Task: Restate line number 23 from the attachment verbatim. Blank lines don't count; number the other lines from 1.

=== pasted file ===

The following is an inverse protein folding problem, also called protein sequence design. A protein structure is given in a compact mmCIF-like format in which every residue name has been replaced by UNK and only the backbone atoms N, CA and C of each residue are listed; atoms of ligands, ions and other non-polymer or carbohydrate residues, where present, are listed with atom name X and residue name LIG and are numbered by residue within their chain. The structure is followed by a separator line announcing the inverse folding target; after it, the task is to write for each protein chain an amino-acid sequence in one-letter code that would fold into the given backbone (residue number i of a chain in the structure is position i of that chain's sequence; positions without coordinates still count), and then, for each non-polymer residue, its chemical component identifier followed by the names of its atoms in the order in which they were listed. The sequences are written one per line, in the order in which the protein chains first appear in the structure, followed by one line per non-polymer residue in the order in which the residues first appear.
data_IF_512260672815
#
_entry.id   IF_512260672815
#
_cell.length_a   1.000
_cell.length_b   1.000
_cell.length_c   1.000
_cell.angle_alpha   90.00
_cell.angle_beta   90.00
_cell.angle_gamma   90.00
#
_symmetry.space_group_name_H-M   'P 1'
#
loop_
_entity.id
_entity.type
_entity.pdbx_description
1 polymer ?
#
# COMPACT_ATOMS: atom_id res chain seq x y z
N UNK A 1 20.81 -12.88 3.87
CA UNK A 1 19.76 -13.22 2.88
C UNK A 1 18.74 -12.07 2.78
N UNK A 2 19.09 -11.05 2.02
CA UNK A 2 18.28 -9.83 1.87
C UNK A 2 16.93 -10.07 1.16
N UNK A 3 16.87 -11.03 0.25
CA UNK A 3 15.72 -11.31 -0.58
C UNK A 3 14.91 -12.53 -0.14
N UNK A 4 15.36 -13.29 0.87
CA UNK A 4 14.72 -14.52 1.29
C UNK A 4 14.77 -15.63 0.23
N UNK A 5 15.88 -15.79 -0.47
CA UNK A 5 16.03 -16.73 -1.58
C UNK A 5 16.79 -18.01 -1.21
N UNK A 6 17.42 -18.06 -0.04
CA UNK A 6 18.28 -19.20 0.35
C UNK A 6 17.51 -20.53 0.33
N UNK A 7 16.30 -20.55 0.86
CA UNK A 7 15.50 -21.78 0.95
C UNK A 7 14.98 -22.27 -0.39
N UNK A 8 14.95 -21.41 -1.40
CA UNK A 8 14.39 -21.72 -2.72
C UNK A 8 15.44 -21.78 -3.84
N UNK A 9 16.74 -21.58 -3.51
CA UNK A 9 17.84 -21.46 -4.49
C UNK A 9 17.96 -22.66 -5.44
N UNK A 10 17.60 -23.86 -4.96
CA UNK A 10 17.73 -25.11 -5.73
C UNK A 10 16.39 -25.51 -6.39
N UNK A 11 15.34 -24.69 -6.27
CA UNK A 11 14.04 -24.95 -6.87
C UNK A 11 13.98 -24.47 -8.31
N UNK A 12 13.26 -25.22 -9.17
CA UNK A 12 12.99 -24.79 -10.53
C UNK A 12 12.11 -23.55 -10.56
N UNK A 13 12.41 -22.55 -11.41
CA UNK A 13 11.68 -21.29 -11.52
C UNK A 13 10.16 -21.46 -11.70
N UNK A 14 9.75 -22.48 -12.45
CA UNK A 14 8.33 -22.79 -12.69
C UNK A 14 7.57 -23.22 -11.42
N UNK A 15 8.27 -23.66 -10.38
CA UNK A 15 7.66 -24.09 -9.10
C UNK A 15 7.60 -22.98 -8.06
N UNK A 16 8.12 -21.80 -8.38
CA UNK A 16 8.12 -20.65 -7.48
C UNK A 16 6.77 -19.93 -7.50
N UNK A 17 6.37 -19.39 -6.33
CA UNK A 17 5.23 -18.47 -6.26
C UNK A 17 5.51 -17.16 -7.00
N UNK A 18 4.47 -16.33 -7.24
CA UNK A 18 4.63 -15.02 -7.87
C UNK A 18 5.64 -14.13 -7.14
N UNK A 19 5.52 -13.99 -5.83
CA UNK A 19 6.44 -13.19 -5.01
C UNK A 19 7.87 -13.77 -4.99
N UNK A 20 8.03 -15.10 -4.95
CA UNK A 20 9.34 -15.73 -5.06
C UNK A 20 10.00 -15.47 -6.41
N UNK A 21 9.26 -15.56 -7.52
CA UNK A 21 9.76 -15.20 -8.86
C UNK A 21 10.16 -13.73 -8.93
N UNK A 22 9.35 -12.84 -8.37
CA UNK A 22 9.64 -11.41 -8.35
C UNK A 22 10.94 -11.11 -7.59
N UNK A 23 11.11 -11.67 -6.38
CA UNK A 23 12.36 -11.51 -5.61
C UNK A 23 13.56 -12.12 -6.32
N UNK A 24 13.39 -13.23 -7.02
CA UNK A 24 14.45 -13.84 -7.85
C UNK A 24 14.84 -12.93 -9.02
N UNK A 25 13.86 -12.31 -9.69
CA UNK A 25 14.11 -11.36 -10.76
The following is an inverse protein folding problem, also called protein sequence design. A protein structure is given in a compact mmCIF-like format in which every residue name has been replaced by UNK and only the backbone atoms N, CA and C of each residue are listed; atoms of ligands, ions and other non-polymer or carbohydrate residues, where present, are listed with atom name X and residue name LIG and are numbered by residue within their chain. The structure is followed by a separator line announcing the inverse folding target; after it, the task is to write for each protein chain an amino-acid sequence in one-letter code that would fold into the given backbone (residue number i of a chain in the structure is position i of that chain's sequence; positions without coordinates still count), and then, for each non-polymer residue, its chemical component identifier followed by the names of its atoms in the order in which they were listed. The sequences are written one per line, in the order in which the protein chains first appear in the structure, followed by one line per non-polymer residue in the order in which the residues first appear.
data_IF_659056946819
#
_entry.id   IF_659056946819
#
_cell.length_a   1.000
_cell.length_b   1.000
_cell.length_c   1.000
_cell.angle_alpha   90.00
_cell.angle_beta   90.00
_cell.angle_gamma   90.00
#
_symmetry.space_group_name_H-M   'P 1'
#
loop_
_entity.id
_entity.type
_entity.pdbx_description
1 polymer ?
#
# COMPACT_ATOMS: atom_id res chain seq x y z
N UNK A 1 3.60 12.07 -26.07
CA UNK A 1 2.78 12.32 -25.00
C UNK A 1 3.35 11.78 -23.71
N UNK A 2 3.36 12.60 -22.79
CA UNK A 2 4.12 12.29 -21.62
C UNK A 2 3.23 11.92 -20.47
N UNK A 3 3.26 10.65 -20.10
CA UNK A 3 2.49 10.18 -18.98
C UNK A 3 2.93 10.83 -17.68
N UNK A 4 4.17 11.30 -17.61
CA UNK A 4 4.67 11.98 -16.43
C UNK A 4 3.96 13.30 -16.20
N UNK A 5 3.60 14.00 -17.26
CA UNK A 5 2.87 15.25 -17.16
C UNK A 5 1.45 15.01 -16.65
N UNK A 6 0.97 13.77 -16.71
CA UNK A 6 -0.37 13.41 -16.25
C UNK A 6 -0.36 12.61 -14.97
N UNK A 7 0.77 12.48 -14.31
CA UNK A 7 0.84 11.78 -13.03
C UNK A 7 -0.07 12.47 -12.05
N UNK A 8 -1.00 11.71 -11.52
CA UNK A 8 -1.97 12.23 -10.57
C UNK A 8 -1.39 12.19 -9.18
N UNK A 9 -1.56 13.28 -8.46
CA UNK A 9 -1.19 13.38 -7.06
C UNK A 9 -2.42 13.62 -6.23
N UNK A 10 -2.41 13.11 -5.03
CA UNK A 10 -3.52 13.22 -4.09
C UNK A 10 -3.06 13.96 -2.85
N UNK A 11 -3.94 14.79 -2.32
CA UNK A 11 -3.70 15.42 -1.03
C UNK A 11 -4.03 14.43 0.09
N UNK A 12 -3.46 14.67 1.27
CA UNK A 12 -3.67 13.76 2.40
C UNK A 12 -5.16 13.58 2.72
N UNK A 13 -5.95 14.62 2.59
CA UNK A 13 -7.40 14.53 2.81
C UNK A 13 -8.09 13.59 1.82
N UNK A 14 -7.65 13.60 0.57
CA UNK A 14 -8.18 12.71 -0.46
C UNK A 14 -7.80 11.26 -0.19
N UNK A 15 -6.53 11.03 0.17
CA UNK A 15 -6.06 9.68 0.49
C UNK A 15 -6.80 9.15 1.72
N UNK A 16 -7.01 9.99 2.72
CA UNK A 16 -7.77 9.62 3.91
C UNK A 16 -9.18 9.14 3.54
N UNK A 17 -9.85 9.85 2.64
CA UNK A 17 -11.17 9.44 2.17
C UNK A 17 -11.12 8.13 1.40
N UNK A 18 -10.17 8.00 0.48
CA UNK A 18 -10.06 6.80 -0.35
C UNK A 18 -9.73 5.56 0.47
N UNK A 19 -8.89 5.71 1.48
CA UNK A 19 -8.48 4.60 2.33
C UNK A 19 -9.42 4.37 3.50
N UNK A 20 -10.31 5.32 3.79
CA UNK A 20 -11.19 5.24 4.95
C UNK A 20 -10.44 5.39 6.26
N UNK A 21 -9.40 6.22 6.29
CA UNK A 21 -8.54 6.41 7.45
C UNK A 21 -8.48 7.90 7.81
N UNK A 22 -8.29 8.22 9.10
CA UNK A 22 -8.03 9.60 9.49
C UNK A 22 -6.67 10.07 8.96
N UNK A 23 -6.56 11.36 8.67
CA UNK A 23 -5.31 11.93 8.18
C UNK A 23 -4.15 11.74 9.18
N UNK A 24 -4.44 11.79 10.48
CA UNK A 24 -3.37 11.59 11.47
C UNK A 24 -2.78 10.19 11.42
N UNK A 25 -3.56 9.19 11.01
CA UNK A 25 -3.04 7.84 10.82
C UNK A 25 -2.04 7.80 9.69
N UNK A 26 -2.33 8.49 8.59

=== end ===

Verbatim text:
CA UNK A 1 19.76 -13.22 2.88